Friday, 10 June 2016

The Brute Polak Stereotype in Polish-Jewish Relations and American Popular Culture


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The book by Dr Danusha V. Goska  [William Paterson U., Wayne, New Jersey], 'Bieganski: The Brute Polak Stereotype in Polish-Jewish Relations and American Popular Culture' (Academic Studies Press, July 1, 2010) is of relevance to what Rabbi Friedman and a lot of other US Jews are saying. I do not suppose the ranting Rabbi will have read it or any other academic Press book on Poland. The Author has a blog: "Bieganski the Blog" which contains a lot of interesting and related material. I do not expect the Ranting Rabbi's tagalong students have been there either. I've not yet read the book (got it ordered), but here are some reviews:
"Bieganski is a truly important book because it challenges and demolishes the widely held belief that Poles are nothing more than ignorant and brutish anti-Semites who played a central role in causing the Holocaust. Goska does a first-rate job of describing how Jews and Poles really interacted with each other over their rich history together. Let's hope that this book is widely read and helps change the conventional wisdom about Polish-Jewish relations." (John J. Mearsheimer, R. Wendell Harrison Distinguished Service Professor of Political Science at the University of Chicago)

"Danusha Goska's daring and far-reaching study examines the sources and prevalence of stereotyped images of Poles as brutal, subhuman creatures. Drawing on her extensive research in history, popular culture, and folklore, and also on interviews of Poles and Jews in America today, interviews of both stereotypers and victims of stereotyping, she teaches us all something profound about how the image of the Polak originated and why it continues to flourish." (John Guzlowski, author of The Third Winter of War: Buchenwald and Lightening and Ashes)

"'Bieganski' is the name of an anti-Semitic Polish character in William Styron's 1979 novel Sophie's Choice. Goska [...]  confronts the stereotypes conveyed in Polak jokes and conflations of them with other East European Christians, e.g., in the 2006 film Borat.* Based on interviews with American Jews on storytelling support of the Biegenski trope; analyses of portrayals of Poles and Jews in American media; prewar and post-Holocaust Jewish thought and literature; the middleman minority theory; and parallels between stigmatized minorities, she examines how Poles and Jews have historically defined themselves as opposites. The author, a Polish Catholic, acknowledges the support of many Jews in addressing this discomforting theme." (Annotation ©2010 Book News Inc. Portland, OR)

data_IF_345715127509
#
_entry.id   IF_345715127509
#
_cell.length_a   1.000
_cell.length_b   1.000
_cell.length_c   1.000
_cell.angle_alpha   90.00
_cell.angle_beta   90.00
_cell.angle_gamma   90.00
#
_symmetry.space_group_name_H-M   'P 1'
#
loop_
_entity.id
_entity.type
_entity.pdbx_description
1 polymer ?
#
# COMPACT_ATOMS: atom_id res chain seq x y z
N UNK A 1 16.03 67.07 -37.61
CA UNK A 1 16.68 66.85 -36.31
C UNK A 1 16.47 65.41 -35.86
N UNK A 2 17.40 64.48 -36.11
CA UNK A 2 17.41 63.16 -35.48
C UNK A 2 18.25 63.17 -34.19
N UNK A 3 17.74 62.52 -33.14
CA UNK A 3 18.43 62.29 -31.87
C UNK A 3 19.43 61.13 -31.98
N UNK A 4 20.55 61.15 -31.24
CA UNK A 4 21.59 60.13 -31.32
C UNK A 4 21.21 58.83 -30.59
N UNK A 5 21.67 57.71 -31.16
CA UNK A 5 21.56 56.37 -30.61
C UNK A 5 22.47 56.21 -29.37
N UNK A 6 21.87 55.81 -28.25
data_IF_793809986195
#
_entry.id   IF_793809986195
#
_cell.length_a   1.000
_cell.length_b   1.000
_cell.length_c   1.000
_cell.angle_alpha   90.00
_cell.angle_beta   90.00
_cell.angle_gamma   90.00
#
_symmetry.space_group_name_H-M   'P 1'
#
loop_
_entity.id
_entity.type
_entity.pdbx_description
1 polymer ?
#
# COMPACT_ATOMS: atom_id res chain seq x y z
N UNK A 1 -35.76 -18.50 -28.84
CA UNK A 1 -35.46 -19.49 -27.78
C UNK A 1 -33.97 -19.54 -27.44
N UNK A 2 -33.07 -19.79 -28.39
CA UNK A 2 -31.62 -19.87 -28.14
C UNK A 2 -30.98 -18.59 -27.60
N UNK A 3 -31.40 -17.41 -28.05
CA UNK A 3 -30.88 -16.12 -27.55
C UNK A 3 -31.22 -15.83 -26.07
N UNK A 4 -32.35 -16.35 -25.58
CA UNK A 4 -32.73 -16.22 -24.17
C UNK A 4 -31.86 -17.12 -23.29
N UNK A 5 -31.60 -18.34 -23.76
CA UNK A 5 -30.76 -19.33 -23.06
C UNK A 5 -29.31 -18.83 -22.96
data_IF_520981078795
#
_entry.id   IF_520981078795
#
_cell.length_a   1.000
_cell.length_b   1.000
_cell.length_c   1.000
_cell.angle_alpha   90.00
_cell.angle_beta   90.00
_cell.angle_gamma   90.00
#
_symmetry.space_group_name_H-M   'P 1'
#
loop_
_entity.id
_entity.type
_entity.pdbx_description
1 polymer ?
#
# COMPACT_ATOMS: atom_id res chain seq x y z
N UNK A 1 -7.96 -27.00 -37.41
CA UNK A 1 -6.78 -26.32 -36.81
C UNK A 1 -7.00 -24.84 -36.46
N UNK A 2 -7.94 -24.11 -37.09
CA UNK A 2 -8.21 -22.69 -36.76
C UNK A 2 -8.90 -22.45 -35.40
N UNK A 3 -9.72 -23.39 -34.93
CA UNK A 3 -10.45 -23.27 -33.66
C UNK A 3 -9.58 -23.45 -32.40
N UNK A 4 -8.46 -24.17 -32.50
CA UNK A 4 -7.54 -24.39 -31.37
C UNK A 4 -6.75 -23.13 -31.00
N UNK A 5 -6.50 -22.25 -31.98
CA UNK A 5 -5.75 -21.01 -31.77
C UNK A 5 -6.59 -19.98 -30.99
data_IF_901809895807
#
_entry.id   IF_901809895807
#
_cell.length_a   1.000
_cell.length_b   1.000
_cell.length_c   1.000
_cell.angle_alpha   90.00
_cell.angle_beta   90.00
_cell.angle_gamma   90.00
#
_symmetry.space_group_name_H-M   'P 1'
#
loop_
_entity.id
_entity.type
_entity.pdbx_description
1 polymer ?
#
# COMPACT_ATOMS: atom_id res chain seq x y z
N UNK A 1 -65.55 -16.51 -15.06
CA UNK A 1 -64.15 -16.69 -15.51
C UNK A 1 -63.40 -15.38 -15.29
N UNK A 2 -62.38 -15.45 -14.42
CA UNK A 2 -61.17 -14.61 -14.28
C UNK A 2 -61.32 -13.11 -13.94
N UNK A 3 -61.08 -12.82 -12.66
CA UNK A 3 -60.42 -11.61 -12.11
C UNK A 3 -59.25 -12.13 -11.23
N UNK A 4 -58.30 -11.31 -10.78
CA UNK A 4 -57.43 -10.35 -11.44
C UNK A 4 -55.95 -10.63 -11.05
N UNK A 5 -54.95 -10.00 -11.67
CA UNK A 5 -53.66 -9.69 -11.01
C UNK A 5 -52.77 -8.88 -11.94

"Goska shows that negative Polish stereotypes, unlike negative stereotypes of other national, racial, and ethnic groups, continue to be acceptable…Goska does an admirable job showing negative Polish stereotypes...Other writers must force open widely the door Goska has opened." (Daniel T. Weaver, Upstream Two: A Mohawk Valley Journal)

“Goska makes an important effort to demolish the ‘dumb Polack’ stereotype and the view that Poles are brutish, ignorant, and anti-Semitic by analyzing the image’s origins in Europe and its adoption and perpetuation in US culture. . . . Recommended.” (R. K. Byczkiewicz, Central Connecticut State University CHOICE (February 2011))

The book has been published this year in Polish "Biegański: Stereotyp Polaka bydlaka w stosunkach polsko-żydowskich i amerykańskiej kulturze popularnej" (Danusha V. Goska, publisher Wysoki Zamek, 2016).
Książek, artykułów czy opracowań dotyczących polskiego antysemityzmu publikuje się w Stanach mnóstwo. Antypolonizm, na którym skupia się Goska, to temat, o którym mówi się rzadko albo wcale. [...] Skłonność amerykańskich elit intelektualnych do postrzegania Polaków z perspektywy polish jokes i ich stereotypizacji z wyeksponowaniem antysemityzmu jest przedmiotem szerokiej analizy przeprowadzonej przez autorkę Biegańskiego. To szokująca lektura, która może zmienić nasze myślenie o amerykańskim śnie.
* the comedy figure Borat of course is supposedly from Kazakhstan, which is a little east of "Eastern Europe".

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